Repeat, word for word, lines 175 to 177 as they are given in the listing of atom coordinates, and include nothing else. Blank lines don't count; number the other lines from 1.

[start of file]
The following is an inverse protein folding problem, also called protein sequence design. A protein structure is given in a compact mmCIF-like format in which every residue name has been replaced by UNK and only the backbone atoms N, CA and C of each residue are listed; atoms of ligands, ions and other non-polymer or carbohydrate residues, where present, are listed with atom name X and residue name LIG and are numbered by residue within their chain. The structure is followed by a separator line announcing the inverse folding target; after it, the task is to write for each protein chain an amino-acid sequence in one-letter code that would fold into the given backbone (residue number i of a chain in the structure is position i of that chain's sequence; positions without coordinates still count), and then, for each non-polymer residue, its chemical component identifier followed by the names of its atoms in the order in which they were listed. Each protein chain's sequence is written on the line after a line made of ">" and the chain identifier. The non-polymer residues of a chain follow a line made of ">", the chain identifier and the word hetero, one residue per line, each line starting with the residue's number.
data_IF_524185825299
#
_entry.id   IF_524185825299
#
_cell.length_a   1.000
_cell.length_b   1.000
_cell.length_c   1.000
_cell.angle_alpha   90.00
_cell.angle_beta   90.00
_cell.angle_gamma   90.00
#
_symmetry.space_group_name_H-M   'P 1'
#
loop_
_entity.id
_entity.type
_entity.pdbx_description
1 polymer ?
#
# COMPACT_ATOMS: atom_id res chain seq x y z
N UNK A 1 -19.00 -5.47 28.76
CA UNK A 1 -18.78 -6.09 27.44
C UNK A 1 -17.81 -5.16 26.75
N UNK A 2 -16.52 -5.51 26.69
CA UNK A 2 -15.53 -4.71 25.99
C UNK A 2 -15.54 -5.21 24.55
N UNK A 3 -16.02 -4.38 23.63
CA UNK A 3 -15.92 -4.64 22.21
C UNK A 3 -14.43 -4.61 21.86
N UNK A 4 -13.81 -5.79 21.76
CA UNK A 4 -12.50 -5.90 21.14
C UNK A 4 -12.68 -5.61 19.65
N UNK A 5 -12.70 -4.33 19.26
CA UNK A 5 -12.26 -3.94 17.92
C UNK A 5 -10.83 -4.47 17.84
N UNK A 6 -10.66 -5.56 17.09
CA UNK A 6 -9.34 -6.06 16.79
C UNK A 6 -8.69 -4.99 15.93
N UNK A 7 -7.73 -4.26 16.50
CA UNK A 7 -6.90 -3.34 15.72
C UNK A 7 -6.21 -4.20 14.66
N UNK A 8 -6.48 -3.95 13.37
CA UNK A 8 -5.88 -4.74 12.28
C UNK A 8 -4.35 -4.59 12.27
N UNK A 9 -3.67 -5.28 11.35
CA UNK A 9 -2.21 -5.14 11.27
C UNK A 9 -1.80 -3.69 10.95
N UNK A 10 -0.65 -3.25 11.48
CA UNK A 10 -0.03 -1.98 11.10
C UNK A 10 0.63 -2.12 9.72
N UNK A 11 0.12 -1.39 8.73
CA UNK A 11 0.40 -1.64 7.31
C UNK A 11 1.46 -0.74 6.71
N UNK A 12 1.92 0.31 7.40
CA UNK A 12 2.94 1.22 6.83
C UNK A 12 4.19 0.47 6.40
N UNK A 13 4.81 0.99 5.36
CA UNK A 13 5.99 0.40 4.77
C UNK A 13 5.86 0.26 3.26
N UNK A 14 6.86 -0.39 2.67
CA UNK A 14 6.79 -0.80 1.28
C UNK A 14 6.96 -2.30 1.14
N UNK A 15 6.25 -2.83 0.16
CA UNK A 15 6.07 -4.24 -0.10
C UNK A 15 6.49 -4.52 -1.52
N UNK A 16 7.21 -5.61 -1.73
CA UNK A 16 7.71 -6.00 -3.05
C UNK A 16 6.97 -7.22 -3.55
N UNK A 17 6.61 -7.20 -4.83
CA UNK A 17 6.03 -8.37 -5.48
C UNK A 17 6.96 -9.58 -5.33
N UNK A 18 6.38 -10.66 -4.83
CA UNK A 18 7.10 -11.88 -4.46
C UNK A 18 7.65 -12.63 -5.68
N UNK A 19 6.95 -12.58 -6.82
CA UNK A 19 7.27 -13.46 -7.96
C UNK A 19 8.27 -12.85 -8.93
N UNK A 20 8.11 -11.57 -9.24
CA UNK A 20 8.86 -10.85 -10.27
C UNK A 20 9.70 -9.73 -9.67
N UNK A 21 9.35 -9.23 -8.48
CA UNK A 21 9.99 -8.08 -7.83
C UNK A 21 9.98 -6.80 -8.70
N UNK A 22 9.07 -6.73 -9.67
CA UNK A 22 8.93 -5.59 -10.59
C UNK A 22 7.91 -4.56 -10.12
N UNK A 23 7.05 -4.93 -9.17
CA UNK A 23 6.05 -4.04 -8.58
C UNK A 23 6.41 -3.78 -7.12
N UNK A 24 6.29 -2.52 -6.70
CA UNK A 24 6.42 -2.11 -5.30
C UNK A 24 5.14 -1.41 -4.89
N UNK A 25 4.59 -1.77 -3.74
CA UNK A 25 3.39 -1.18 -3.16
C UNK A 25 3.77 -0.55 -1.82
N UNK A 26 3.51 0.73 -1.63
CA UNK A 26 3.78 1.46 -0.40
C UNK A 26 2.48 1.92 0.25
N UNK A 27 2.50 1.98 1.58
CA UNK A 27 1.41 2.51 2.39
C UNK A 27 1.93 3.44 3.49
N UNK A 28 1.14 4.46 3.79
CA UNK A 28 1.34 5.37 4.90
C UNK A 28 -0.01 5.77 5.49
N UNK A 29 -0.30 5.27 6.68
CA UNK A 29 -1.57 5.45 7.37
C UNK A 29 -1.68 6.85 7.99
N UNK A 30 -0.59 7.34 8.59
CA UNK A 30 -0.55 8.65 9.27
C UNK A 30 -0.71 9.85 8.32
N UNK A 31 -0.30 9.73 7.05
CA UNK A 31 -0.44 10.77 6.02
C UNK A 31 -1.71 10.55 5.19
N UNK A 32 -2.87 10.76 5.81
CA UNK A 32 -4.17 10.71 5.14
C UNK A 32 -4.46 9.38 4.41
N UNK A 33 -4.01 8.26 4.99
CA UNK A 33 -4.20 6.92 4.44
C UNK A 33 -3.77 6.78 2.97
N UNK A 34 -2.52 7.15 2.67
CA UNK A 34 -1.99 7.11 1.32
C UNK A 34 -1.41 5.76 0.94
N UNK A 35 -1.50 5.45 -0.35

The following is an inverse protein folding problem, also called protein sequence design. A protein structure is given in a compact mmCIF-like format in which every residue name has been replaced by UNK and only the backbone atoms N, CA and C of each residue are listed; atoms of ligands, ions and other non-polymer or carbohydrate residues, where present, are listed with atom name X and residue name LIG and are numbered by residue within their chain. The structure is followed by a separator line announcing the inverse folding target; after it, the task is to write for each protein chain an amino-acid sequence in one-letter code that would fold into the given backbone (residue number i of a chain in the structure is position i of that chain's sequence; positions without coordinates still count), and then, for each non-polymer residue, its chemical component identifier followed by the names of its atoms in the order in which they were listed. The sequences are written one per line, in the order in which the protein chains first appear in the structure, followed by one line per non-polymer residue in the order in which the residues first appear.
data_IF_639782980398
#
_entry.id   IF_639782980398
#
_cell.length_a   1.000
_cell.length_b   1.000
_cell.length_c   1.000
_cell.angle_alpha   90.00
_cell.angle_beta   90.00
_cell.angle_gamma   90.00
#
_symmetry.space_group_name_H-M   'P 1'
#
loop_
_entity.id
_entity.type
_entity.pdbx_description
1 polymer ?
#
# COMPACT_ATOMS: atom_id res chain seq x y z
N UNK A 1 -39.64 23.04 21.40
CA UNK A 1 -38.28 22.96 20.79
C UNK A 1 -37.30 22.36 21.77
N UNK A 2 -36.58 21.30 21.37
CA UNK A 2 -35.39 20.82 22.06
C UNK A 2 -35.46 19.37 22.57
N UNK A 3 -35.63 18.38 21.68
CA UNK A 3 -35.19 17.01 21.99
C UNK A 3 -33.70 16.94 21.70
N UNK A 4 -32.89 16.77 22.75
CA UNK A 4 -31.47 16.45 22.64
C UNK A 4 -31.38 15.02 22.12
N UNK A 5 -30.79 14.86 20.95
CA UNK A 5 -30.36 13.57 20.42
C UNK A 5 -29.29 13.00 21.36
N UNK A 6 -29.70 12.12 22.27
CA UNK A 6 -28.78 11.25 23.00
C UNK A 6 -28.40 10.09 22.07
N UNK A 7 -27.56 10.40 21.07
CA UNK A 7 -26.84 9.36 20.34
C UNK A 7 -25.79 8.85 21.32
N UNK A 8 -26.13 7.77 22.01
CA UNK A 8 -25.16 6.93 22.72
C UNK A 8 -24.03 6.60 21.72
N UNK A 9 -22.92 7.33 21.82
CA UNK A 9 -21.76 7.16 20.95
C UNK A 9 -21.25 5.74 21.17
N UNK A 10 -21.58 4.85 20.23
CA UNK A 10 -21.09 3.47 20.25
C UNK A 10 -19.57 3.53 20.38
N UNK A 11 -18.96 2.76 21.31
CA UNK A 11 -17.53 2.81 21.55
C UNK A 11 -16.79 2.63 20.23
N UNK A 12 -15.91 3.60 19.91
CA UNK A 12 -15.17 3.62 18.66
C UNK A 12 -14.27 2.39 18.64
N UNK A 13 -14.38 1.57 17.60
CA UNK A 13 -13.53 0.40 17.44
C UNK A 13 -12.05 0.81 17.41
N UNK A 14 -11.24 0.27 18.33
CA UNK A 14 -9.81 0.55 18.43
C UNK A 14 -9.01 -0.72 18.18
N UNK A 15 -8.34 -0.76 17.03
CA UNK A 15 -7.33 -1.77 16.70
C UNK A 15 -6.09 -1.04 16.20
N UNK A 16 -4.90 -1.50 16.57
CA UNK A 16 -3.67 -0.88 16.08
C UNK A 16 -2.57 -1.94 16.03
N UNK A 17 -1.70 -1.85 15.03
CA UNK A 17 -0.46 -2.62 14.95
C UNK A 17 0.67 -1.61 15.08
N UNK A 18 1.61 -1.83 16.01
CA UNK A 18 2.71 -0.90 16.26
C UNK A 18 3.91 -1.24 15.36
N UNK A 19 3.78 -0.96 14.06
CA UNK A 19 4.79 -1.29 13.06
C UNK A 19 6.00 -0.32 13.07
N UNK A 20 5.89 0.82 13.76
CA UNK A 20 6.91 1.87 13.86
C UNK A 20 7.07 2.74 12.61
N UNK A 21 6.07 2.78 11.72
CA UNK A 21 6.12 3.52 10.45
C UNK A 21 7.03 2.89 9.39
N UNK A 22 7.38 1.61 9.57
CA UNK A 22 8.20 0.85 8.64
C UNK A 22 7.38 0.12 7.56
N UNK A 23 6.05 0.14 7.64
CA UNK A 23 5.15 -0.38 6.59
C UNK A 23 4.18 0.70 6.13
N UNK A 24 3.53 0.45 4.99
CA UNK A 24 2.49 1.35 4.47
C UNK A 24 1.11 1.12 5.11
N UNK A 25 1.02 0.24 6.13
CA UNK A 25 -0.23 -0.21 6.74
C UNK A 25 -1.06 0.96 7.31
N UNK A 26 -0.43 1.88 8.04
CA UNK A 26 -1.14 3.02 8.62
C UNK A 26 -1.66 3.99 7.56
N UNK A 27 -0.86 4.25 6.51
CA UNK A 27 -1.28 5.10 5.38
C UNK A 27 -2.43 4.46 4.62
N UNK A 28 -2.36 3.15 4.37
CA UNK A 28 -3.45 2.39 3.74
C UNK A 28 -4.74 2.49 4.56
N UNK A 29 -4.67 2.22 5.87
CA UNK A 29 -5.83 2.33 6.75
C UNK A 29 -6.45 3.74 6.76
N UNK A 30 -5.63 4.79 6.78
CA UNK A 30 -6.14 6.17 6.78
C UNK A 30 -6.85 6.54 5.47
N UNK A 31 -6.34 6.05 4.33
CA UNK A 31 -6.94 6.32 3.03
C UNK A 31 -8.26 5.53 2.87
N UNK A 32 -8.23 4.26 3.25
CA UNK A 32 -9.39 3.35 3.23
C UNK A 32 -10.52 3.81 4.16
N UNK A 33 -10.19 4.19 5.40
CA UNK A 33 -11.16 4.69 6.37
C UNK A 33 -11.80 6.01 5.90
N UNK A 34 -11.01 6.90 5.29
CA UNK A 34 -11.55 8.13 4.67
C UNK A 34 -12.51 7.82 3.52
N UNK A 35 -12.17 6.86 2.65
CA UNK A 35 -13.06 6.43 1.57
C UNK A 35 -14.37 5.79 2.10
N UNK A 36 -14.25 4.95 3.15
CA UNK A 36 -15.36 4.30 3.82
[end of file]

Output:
C UNK A 10 -19.57 3.53 20.38
N UNK A 11 -18.96 2.76 21.31
CA UNK A 11 -17.53 2.81 21.55